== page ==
We have always said that Natural Rearing is not a panacea. Things happen because there is environmental pollution completely out of our control.
At the end of January 2021, we discovered a hard mammary tumor on Siobhan. Her behavior, energy, appetite, and mood were perfectly normal. The tumor was not there two months prior to that, or at least not discernable yet.
After finding it, the tumor tripled in diameter. We did a lot of research including asking many Natural Rearing breeders about their experiences with these types of tumors, and a Vet examined her. We decided to have the tumor removed.
The surgery on Wednesday, Feb. 17, 2021, went very well. The tumor was fully encapsulated so the Vet was able to remove it all. It had not spread. It was being fed by two large blood vessels so she had to place a few internal stitches also. The Vet said it did not look malignant to her at all. The tumor involved ¾ of the milk glands for the large rear mammary.
Interestingly, in the 1 ½ days from the initial Vet exam until surgery, the tumor grew and the skin began to turn purple. The surgery revealed the tumor was working its way to rupturing through the skin, which would have presented other issues. All in all, we are very glad about our decision to have it removed.
Being the geeks we are, we asked the Vet to save the tumor so we could see it. She did, and even cut it open for us. It was quite interesting. For a tumor, it looked healthy in the sense that there was nothing necrotic about the tissue or foul-smelling about the fluid inside.
Siobhan recovered wonderfully! The day after surgery she was very tired and hungry, but her pain level was low. By that evening she wasn’t holding her tail tucked anymore indicating even less pain. Three days post-surgery she wanted to jump and play and help with the escaping sheep. It’s hard to keep a good dog down! She did do a leap which possibly broke an internal stitch apparent by fresh blood spreading under the skin, but it quickly stopped. Two days later it was clear her body was already absorbing the blood as the discoloration subsided.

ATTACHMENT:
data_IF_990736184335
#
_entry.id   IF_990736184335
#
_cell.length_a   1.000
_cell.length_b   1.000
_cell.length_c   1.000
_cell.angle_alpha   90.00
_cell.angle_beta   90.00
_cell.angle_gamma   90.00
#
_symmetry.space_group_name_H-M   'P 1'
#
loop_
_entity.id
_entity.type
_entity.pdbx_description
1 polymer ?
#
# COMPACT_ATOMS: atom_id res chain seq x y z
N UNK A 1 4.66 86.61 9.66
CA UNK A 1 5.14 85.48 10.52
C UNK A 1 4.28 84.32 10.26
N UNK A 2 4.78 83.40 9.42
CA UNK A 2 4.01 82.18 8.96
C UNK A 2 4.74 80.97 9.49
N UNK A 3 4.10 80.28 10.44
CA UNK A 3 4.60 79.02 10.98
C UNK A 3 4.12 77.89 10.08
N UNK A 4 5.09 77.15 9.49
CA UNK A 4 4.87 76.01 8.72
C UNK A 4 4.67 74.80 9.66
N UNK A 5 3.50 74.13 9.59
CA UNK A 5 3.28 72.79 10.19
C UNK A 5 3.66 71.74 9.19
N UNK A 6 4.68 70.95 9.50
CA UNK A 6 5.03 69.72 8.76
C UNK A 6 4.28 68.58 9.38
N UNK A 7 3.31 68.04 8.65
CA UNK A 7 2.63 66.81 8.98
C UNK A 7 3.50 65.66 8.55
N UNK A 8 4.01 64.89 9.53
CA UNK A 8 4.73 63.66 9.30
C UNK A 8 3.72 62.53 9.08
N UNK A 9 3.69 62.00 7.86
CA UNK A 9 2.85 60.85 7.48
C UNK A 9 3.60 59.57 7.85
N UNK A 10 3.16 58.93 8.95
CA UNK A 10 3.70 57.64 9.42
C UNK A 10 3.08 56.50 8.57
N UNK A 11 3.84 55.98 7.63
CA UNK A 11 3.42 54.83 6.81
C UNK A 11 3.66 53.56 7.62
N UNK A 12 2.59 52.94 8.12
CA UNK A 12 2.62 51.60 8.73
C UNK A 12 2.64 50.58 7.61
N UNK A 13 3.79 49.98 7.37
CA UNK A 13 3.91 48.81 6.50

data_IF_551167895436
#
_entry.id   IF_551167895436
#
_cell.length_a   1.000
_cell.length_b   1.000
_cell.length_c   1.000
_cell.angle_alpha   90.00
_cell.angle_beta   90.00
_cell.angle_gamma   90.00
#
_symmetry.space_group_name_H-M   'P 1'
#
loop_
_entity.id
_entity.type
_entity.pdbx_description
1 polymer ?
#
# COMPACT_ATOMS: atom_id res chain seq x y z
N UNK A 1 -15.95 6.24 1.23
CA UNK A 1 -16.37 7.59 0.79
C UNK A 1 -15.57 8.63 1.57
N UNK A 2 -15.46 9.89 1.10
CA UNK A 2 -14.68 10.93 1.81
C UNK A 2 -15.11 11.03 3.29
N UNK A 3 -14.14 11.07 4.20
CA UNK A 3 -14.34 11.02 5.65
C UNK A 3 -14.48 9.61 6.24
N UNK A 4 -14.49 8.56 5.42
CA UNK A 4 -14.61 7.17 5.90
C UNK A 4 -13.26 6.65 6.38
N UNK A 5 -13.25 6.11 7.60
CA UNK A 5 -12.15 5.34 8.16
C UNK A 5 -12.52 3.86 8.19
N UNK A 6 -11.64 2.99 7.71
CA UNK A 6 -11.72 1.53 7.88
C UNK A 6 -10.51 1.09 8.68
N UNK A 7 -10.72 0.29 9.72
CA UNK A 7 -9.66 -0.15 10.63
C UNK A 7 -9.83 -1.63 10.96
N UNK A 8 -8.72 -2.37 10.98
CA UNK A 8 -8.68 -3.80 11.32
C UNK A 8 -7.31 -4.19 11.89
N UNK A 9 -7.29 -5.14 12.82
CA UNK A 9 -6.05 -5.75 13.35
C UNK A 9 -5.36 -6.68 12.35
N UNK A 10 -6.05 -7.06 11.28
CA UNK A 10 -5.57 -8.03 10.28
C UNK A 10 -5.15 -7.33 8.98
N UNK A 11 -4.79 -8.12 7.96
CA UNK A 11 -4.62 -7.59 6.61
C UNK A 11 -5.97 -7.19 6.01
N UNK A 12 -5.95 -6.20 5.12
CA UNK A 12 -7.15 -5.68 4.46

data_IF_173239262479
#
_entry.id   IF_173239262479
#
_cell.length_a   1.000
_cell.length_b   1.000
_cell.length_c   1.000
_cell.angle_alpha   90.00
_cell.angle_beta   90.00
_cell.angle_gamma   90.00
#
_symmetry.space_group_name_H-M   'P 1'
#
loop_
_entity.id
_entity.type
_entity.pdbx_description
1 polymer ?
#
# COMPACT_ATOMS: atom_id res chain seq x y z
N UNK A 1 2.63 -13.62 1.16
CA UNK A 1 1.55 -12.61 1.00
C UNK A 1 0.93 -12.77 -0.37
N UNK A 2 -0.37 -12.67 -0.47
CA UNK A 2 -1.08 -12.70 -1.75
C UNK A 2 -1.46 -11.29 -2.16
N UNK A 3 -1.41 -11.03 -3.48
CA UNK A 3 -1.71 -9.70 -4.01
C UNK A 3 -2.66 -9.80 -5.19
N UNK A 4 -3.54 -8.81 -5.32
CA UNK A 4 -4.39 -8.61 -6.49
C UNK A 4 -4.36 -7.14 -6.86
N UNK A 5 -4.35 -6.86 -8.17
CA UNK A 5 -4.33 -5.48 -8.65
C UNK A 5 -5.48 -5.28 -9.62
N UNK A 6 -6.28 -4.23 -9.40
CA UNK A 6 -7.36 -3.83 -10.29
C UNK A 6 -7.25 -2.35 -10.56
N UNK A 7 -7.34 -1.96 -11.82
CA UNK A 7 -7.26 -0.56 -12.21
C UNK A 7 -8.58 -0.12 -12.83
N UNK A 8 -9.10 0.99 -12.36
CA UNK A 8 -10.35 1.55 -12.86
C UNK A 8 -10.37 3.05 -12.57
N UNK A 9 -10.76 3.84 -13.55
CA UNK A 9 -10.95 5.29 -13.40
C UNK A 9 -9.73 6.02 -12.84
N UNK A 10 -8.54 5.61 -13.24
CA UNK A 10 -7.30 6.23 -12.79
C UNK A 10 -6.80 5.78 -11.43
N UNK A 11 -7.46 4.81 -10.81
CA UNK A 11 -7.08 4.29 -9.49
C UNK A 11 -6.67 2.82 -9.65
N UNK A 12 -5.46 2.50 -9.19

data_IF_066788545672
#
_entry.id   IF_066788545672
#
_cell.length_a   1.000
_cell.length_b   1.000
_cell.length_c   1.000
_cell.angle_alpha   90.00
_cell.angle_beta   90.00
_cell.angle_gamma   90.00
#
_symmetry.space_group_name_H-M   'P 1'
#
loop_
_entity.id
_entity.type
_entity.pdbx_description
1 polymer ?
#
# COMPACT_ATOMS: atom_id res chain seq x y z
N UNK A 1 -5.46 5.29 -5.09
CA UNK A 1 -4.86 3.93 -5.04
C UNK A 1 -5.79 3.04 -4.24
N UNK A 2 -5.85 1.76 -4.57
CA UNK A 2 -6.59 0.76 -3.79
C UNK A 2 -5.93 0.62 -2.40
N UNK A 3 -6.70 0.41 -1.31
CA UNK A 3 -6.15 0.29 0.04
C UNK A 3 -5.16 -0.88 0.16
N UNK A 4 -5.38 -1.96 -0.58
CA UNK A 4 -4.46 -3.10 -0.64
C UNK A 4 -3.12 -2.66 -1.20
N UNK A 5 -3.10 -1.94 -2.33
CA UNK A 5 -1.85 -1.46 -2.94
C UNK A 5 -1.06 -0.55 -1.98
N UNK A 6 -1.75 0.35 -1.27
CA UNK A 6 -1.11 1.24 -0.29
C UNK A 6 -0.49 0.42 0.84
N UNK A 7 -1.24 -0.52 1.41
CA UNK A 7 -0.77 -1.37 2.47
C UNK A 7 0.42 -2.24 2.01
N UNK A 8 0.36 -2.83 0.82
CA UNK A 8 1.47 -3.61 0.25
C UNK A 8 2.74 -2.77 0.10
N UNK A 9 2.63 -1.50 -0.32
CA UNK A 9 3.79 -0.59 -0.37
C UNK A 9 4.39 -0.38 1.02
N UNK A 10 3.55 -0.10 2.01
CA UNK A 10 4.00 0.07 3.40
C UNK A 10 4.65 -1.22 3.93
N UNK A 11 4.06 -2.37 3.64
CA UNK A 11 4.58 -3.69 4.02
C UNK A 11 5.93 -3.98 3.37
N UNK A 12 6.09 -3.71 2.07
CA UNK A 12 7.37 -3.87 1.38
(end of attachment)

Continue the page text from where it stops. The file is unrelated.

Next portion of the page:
We used the powerful anti-inflammatory essential oil called Copaiba (copal), diffused lavender EO, gave her ASEA Redox molecules orally as well as sprayed the solution on the approximately 3-inch long incision, lots of high-quality raw nutrition, as well as SBO probiotics especially since the Vet gave her a shot of antibiotics before we could ask her not to. Sigh.
Siobhan’s prognosis is very good. Mammary tumors are usually hormone driven so we need to watch for the development of any more over her next heat cycle. We will also be using natural therapies to help balance her hormones. If more tumors do develop, she will be spayed which is known to slow or stop tumor development. It is not believed that there is a genetic component to mammary cancer.
Given this, we are retiring Siobhan from our breeding program. She has produced such amazing dogs in the two liters she gave us! We are so thankful for her marvelous contribution to the English Shepherd breed!
On a side note, while the Vet was intubating her for surgery (to use gas so as to wake faster) she remarked at how beautiful her teeth were. I said thank you. She remarked, “You brush them.” I gave a slight chuckle and replied “Never once, it’s the Prey Model raw diet.” She asked what that was, so I briefly explained. She commented pleasantly. I just love that our healthy dogs speak for themselves about the benefits of the NR lifestyle!
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